2. Hello Aubrey! The kind of gelatin that gels (Knox is a popular brand in the US) is partially hydrolyzed collagen and works very well for a protein treatment. Hydrolyzed gelatin is also hydrolyzed - probably partially or fully and should work for a protein treatment also. We have no way of knowing the molecular weight of the gelatin, so the two gelatins may perform differently in your hair. I'll put a ceramide post on my lift of future blog posts. There is a little about a hair-native ceramide in this post:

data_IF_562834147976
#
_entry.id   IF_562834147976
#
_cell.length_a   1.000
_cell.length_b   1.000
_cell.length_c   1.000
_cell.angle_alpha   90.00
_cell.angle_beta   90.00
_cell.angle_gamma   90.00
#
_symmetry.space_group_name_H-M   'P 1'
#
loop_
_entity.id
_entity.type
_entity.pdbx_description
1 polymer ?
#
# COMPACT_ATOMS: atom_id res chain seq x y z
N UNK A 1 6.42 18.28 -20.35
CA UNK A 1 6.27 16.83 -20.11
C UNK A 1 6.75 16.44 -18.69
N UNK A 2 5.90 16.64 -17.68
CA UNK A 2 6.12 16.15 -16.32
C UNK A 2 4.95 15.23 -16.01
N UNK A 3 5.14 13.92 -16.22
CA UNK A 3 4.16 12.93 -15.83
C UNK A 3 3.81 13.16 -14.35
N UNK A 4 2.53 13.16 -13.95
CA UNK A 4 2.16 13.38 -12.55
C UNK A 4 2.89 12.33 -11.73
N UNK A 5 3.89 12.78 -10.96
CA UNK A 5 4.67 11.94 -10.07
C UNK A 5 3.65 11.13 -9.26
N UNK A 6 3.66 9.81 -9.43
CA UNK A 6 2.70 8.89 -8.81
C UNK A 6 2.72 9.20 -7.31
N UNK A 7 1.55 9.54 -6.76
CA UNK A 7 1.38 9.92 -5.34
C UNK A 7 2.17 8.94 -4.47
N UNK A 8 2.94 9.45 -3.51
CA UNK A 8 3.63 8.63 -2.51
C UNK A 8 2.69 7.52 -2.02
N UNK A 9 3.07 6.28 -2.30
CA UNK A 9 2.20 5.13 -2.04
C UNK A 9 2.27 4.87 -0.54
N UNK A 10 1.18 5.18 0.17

3. Hi WS! First, thanks so much for your amazing blog. I truly appreciate all the science and 'whys' behind your recommendations. I wanted to get your take on the Max Hydration Method ( It's the only way I've been able to get my curling gel, Kinky Curly Curling Custard, to actually WORK on my hair instead of sitting on it. (Ingredients: Botanical Infusion of Water, horsetail, chamomile, nettle and marshmallow, organic aloe vera juice, agave nectar extract, tocopheryl acetate, pectin, citric acid, potassium sorbate, natural fragrance). I've modified the method to the point where I am in a protective style the majority of the week and just use the Cherry Lola treatment (full fat yogurt, baking soda, liquid aminos), deep condition, and clay wash (sometimes with acv, sometimes not) once a week, before a weekend wash n go with the gel. I would say I have low-po, low-density hair, with medium thickness 4c strands. I'd love to get your clinical take on why this treament seems to help the gel adsorb to my hair. Should I also consider omitting the Cherry Lola baking soda step? Thanks again for all your work!